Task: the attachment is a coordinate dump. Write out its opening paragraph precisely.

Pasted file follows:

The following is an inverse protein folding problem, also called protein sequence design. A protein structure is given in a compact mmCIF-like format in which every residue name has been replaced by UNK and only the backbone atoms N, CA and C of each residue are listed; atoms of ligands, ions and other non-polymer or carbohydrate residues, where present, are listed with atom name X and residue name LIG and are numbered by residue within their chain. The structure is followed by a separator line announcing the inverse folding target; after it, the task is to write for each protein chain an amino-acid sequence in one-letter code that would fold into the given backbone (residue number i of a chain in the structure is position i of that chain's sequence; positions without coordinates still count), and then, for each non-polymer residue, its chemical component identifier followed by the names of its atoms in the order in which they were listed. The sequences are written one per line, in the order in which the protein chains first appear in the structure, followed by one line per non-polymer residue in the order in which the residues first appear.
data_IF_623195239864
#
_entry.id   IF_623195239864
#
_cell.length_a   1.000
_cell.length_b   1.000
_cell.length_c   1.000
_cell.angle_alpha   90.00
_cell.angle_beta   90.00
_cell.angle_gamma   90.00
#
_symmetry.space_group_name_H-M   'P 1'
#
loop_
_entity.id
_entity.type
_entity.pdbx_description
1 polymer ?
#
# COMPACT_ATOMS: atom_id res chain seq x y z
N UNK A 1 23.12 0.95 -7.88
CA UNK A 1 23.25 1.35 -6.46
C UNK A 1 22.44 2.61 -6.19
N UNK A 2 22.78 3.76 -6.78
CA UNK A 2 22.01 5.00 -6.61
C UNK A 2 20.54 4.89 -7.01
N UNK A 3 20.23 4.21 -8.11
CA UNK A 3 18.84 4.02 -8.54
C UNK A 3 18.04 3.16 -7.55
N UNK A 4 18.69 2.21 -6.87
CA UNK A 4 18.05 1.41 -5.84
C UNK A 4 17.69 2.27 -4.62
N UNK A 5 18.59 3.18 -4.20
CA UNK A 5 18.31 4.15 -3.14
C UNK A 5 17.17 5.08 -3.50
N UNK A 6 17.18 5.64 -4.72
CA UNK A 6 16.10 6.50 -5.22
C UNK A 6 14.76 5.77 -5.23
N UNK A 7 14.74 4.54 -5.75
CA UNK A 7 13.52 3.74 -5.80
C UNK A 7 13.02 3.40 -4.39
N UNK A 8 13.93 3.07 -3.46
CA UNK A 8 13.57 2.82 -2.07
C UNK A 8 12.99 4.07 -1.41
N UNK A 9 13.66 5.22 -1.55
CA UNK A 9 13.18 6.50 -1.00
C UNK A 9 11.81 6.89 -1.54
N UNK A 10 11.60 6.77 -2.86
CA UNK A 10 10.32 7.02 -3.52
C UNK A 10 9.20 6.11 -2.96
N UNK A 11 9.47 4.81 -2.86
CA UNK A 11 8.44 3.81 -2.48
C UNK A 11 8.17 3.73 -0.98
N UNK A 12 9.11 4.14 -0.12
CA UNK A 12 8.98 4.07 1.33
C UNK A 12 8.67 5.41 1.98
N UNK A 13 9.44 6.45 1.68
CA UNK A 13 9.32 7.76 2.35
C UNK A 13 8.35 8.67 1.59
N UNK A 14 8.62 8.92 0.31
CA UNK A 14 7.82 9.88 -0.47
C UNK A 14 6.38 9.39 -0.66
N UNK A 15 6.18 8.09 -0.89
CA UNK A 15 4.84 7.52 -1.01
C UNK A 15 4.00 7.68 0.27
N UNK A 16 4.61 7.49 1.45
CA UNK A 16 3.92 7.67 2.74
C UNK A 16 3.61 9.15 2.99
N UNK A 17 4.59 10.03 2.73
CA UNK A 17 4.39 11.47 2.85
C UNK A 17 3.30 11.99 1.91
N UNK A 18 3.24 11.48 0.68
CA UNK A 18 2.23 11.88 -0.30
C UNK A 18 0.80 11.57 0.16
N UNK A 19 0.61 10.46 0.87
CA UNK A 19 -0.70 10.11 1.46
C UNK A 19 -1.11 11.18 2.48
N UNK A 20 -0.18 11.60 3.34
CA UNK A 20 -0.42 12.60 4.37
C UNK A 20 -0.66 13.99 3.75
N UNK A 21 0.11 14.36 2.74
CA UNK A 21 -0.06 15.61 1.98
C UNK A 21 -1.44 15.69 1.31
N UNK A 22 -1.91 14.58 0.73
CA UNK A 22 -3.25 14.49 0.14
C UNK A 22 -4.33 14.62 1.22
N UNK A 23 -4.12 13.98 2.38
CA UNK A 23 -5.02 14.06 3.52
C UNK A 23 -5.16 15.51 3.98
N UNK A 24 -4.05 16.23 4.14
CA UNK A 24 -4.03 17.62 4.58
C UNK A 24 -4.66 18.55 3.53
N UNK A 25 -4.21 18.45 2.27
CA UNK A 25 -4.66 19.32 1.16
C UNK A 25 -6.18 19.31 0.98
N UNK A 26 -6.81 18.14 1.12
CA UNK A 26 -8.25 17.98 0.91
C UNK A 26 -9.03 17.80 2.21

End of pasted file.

The following is an inverse protein folding problem, also called protein sequence design. A protein structure is given in a compact mmCIF-like format in which every residue name has been replaced by UNK and only the backbone atoms N, CA and C of each residue are listed; atoms of ligands, ions and other non-polymer or carbohydrate residues, where present, are listed with atom name X and residue name LIG and are numbered by residue within their chain. The structure is followed by a separator line announcing the inverse folding target; after it, the task is to write for each protein chain an amino-acid sequence in one-letter code that would fold into the given backbone (residue number i of a chain in the structure is position i of that chain's sequence; positions without coordinates still count), and then, for each non-polymer residue, its chemical component identifier followed by the names of its atoms in the order in which they were listed. The sequences are written one per line, in the order in which the protein chains first appear in the structure, followed by one line per non-polymer residue in the order in which the residues first appear.